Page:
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Timeline of the British railways

Below is a brief timeline showing the development of the steam railway in Britain.

1712     Thomas Newcomen develops an inefficient industrial stationary steam engine, which condenses steam under a vacuum.

1758     First "railway" is built - the Middleton Colliery Railway in Leeds, to carry coal to the River Aire using horses.

1765     James Watt improves upon the steam engine with the invention of the "Separate Condenser".

1776     Cast iron L-shaped plates are laid by John Curr at a colliery near Sheffield.

1789     Cast iron edge rails are laid by William Jessop on the Loughborough and Nanpanton Railway.

1801     Opening of the horse-powered Surrey Iron Railway (Croydon to Wandsworth) - the first public freight railway.

1804     5th February: "Trevithick" locomotive runs on Penydarren Tramway in South Wales. Hauls 10 tons for nine miles at five miles per hour.

1807     Opening of Oystermouth Railway, Swansea, a horse-powered railway believed to be the first to carry passengers.

1812     First commercial use of locomotives on Middleton Colliery Railway, Leeds, using Murray & Blenkinsop engines.

1813     Blackett & Hedley build "Puffing Billy" for use on Wylam Colliery Railway.

1814     "Blucher", first locomotive built by George Stephenson and weighing six tons, runs on Killingworth Colliery Railway.

1821     Bill is passed by Parliament for construction of famous Stockton & Darlington Railway, with George Stephenson as engineer.

1824     George Stephenson is appointed as engineer to develop the Liverpool & Manchester Railway.

1825     Stockton & Darlington, the world's first public railway, is opened. Stephenson's 4' 8" gauge is now standard.

1829     Rainhill Trials to find steam locomotive for Liverpool & Manchester Railway is won by Stephenson's "Rocket".

1830     15th September: The Liverpool & Manchester Railway, the world's first "inter-city" route, is opened by the Duke of Wellington.

1836     20th April: Ffestiniog opens as the world's first narrow-gauge railway using 1' 11½" gauge.

1838     Great Western Railway, engineered by Isambard Kingdom Brunel, opened from Paddington to Maidenhead on a broad gauge (7').

1842     Edinburgh to Glasgow railway opened on 26th February; rail route from Edinburgh to London completed.

1844     First large-scale amalgamation of several railways to form single company. George Hudson of York is Chairman.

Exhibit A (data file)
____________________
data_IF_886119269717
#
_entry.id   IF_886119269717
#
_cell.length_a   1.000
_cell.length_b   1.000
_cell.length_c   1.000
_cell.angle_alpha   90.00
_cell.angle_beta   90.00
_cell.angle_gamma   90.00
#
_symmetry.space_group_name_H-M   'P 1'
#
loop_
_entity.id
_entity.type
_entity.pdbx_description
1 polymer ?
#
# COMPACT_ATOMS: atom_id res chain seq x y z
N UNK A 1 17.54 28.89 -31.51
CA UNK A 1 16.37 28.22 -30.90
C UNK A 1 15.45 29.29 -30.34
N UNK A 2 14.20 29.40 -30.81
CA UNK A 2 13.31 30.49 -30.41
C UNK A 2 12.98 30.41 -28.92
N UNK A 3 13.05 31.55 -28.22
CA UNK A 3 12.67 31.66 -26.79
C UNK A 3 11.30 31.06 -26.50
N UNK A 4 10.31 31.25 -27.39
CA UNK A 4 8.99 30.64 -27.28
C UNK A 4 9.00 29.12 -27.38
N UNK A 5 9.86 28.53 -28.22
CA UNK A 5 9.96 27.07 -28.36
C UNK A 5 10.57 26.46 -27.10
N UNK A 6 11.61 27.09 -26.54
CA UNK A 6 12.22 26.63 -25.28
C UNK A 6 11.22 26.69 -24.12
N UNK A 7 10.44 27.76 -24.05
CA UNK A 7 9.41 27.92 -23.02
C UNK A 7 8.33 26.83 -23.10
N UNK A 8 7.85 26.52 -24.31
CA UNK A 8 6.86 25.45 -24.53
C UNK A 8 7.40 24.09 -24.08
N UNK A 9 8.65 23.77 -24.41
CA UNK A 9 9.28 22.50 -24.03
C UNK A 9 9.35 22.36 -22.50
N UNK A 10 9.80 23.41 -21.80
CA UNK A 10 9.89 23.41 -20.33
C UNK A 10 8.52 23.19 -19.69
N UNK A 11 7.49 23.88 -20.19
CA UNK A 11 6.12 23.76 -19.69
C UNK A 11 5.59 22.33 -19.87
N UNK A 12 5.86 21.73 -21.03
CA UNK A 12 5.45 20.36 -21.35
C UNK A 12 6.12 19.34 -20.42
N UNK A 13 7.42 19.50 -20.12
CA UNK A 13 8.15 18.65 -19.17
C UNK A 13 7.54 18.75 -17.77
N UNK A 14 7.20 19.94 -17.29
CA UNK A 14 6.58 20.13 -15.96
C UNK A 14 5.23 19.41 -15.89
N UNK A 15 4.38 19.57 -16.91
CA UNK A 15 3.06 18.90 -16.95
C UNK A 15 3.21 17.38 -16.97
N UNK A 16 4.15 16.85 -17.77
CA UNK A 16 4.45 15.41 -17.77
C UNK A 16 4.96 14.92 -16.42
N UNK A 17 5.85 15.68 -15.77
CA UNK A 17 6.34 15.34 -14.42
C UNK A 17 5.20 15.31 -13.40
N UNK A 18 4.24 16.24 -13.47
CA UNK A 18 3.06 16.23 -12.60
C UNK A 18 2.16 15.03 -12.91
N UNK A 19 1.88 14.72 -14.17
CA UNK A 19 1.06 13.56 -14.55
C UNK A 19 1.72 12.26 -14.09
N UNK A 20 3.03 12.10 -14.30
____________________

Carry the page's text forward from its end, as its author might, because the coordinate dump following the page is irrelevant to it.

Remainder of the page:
1846     "Railway Mania": 272 Acts of Parliament for new railways, few of which passed the initial planning stage.

1853     The first train passes through Herefordshire with the opening of the Shrewsbury to Hereford via Leominster line.

1863     Opening of the Metropolitan Railway, the world's first underground line and the UK's highest main line (1,484 feet above sea level).

1876     Special Scotch Express journey time reduced to nine hours by the "Flying Dutchman" (Kings Cross to Edinburgh).

1879     First restaurant service on British railway on trains between London and Leeds.

1890     Opening of the first electric underground railway, the City and South London line. Forth Bridge in Scotland opened.

1892     The 4' 8½" standard gauge, first recommended by Royal Commission in 1846, wipes out the GWR "Broad Gauge".

1899     Last main line into London, the Great Central Railway from Sheffield and Manchester to Marylebone, is opened.

1904     The Plymouth - London mail train becomes the first steam locomotive to attain a speed in excess of 100 mph.

1911    First national rail strike succeeds in gaining increased wages and additional power for the Railway Trade Unions.

1914    Railways come under government control as World War I breaks out. Many women take on jobs on the railways.

1923     "Big Four" created - Great Western, Southern, London & North Eastern and London, Midland & Scottish.

1935     "Silver Jubilee", Britain's first streamlined train, sustains 100 mph for over 40 miles on a Kings Cross - Newcastle train.

1938     All-time record for steam traction achieved at 126 mph for a Peterborough to Grantham train.

1939     World War II begins and the railways come under government control again. Railways become a prime target for bombing.

1945     Labour government reintroduces the "Big Four" and pledges nationalisation but funds are low.

1947     Royal Assent is given to Transport Act; this provides for national ownership of the railways and canals.

1948     Nationalisation: "Big Four" becomes six regions - Southern, Western, London Midland, Eastern, North Eastern and Scottish.

1955     British Transport chairman announces £1.2m plan for replacement of steam with diesel/electric traction.

1960     Last British Railways steam locomotive completed at Swindon: No. 92220, "Evening Star".

1961     Dr. Beeching appointed chairman of British Transport Commission.

1963     Beeching proposes cuts to railway system, many smaller village stations and lines are closed. The Great Train Robbery takes place at Seers Crossing.

[Original author: Miranda Greene, 2003]